Ireland signed same-sex marriage into law Thursday, allowing homosexual couples who got married outside of Ireland to be recognized under the new law. The Catholic majority country signed the law five months after it voted to allow marriage rights to gays.

Ireland’s Presidential Commission, consisting of the Chief Justice, the chair of the House of Representatives and the chair of the Senate, approved the legislation on behalf of President Michael Higgins, who is on a U.S. visit, Agence France-Presse (AFP) reported. The president’s backing was the final obstacle for the bill after it was delayed following legal challenges.

First same-sex marriage ceremonies are expected to start mid-November, Justice Minister Frances Fitzgerald said, according to AFP.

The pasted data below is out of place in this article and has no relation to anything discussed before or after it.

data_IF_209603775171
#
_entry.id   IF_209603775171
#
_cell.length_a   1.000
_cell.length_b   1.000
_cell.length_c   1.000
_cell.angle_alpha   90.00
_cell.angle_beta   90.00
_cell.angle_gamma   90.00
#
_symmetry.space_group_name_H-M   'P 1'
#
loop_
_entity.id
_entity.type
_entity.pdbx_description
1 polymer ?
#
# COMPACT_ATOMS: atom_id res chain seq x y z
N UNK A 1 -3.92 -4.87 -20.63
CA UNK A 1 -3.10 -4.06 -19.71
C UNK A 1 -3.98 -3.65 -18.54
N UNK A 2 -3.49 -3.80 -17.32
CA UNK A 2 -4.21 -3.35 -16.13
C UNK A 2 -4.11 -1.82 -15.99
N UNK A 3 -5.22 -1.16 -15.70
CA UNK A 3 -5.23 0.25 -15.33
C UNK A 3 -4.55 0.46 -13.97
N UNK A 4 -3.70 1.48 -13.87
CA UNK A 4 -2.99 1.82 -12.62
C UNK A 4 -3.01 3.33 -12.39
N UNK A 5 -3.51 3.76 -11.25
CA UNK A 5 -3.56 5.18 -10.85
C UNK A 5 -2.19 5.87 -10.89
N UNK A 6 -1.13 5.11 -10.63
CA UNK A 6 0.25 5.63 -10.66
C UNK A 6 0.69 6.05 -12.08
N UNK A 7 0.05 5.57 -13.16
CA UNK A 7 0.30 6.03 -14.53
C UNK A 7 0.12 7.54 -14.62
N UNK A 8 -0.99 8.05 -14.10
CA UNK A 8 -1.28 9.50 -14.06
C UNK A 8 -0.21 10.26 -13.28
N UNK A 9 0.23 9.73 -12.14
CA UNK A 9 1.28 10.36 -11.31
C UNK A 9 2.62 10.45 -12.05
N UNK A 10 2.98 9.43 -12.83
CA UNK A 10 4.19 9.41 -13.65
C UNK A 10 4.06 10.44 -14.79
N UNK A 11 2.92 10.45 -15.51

“Just like 100-years ago a defining moment has been reached in our development as a nation and together we are sending out a message to the world that Ireland is a country where people continue to believe in equality for all,” Irish Senator Katherine Zappone said in a statement, according to the Irish Times. Zappone married her partner Ann Louise Gilligan in Canada, and said she hoped to renew her vows in Dublin next year.

Ireland became the first country to pass the law by popular vote after 62.1 percent of people supported gay marriage in a May referendum. However, following the referendum result, Cardinal Pietro Parolin criticized same-sex marriage legalization, calling it a “defeat for humanity.”

“I was deeply saddened by the result,” Parolin said at the time. “The church must take account of this reality, but in the sense that it must strengthen its commitment to evangelization. I think that you cannot just talk of a defeat for Christian principles, but of a defeat for humanity.”